'RFAD' is a book about hope, and how drugs can both give it and take it away from you. Harry and Marion use drugs to feel good but it is their dreams that keep them going. Sara is lonely, sad and old, and the promise of TV (her fix) gives her a reason to go on living. The pills give her hope that she will look good when she gets there. Selby brilliantly builds up their stories, and the way in which the drugs take on gradually more and more importance in their lives is very subtly done. At no point does he moralise about the evils (or otherwise) of drugs, he just lets the stories unfold. The contrast between Harry, Marion, Tyrone and Sara's lives at the start of the book and the end is harrowing, as their existences become more drug dependent and more horrific.
'RFAD' is one of the most brutal and harrowing books I have ever read. I found Sara's story very disturbing and particularly well told. Selby uses a mix of fluid prose and dialect to keep the story moving along quickly. It is a fairly short book, but is unrelentingly grim. If you are looking for a nice story with a happy ending, definitely go elsewhere. It is also riddled with explicit sex and drug usage, so won't be everyone's cup of tea. It is, however, a brilliantly executed, brutal, upsetting and harrowing piece of writing that deserves to be widely read.
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4 of 4 people found the following review helpful
5.0 out of 5 stars Best book I've read in my life, 1 Aug 2010
By 
Alexander Sokol (Copenhagen, Denmark) - See all my reviews
(REAL NAME)   
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This review is from: Requiem for a Dream (Paperback)
The movie "Requiem for a Dream" by Aronofsky has been a favourite of mine practically since it came out, but it wasn't until recently that I took the time to read the book. The book is filled with many of those aspects of humanity which are intuitively understood but hard to explain. It concerns itself with real people, people with fears, insecurities, hopes and dreams and that particular trait of understanding real closeness, realizing its absence and the consequent weltschmertz and yet also a drive to obtain that which is missed in spite of the difficulties.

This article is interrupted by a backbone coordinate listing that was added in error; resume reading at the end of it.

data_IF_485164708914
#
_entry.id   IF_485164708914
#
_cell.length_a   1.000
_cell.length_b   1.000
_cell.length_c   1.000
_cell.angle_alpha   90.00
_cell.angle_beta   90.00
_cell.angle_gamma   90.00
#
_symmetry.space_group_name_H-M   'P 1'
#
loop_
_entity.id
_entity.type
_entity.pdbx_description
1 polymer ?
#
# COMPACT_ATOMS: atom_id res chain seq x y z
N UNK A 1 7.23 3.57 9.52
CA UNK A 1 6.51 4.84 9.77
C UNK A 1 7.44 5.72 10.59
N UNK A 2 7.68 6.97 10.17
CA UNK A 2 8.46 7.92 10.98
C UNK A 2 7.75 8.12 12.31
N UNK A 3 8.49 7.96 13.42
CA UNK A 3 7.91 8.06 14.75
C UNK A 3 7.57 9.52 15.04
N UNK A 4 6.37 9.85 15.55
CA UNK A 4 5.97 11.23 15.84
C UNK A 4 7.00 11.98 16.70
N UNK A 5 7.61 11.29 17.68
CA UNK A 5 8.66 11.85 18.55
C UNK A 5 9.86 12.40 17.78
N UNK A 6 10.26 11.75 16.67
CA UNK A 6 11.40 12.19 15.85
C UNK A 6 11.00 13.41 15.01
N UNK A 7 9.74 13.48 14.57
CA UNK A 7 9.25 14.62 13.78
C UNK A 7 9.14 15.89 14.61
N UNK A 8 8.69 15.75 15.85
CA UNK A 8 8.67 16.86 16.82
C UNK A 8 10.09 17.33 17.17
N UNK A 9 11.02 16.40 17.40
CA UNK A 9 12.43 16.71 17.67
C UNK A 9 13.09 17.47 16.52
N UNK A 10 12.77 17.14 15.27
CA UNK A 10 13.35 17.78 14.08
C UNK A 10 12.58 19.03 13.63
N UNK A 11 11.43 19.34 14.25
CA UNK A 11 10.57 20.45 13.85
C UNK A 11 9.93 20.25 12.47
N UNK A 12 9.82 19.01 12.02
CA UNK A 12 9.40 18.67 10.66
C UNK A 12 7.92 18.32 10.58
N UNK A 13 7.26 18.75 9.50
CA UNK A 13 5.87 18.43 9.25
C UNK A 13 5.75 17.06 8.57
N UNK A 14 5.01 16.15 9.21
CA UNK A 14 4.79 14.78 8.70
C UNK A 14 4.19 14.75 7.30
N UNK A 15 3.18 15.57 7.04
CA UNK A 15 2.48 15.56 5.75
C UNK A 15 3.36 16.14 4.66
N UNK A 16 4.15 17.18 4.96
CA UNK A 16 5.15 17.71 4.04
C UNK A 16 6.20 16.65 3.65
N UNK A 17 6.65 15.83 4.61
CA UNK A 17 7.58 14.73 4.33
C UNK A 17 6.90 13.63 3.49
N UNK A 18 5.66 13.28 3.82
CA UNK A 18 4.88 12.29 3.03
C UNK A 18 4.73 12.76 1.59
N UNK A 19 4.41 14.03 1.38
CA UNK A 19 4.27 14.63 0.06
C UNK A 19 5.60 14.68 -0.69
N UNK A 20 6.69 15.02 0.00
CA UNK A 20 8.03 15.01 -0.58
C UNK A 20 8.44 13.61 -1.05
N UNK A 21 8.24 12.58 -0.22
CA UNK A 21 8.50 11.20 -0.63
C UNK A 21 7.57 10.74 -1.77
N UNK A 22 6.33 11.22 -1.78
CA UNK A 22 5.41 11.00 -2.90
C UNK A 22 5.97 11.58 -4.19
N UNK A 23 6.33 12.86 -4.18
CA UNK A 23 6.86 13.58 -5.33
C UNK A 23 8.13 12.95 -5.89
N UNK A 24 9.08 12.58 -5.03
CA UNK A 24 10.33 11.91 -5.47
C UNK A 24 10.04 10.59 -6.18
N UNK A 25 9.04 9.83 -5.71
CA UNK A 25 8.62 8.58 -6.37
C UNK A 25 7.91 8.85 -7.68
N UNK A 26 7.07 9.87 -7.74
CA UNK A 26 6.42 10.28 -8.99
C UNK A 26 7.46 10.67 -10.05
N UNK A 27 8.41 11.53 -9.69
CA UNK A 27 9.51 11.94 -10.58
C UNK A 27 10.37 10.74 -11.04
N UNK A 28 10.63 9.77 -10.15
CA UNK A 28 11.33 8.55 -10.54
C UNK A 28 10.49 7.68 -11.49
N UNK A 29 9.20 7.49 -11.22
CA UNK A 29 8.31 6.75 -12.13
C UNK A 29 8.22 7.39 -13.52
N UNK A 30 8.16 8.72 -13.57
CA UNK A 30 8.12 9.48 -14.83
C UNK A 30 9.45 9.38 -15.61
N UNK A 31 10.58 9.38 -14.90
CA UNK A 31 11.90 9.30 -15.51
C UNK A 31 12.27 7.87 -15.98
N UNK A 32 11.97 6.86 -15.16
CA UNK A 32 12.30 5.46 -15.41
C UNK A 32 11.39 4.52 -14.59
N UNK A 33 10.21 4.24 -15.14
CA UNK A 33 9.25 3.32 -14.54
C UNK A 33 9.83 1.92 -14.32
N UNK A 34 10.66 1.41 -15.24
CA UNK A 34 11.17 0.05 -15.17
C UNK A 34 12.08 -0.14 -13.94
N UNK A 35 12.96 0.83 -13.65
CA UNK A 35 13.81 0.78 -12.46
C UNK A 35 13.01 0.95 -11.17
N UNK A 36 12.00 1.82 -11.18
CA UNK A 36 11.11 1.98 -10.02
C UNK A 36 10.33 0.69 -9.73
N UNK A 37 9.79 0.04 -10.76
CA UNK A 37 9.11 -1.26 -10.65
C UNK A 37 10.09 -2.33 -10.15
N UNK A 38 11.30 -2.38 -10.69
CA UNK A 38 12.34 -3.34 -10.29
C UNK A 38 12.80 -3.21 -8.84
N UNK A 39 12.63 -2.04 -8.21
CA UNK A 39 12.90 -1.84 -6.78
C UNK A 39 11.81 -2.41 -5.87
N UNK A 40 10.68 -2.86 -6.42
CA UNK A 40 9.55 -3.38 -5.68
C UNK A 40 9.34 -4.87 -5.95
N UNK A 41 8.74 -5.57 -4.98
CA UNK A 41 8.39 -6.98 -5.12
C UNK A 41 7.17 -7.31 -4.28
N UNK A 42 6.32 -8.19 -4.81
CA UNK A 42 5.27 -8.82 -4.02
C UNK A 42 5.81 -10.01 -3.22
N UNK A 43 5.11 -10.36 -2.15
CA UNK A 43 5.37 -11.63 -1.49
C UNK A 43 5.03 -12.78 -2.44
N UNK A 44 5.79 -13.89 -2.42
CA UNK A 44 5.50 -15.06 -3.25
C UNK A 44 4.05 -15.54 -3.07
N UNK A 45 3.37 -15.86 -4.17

The book manages to convey an immense amount of life in very few pages. I give it my highest recommendation. This is a work of art.
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3 of 3 people found the following review helpful
3.0 out of 5 stars Shocking, graphic, harrowing, 8 Jan 2011
This review is from: Requiem for a Dream (Paperback)
Finished the book last week and I am still thinking about it. The book graphically documents the lives of 4 connected characters who use drugs. My only negative is that the book is written in a very unusual manner, with conversations flowing with little pauses, which does take a while to get used to. Some of the descriptions of the heroin use can be very graphic, so I would not reccomend to the very squemish
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2 of 2 people found the following review helpful
5.0 out of 5 stars When dreams become nightmares., 20 Sep 2013
By 
Jennifer Cameron-Smith "Expect the Unexpected" (ACT, Australia) - See all my reviews
(TOP 500 REVIEWER)   
This review is from: Requiem for a Dream (Penguin Modern Classics) (Paperback)
There are four key characters in `Requiem for a Dream': Sara Goldfarb, a lonely widow who spends her days watching television and eating chocolate; her son Harry; Harry's friend Tyrone C. Love and Harry's girlfriend Marion. These four lead us through the depths and despair of addiction.

As the story opens, it's summer in New York City and Harry and Tyrone take Sara's television to the pawn shop. They need the money for drugs. Sara gets her television back - not for the first time - and the reader starts to wonder what will happen next. Sara eats her chocolates, watches television, and worries (sometimes) about Harry. She is lonely without Seymour (her late husband). And then, Sara's phone rings: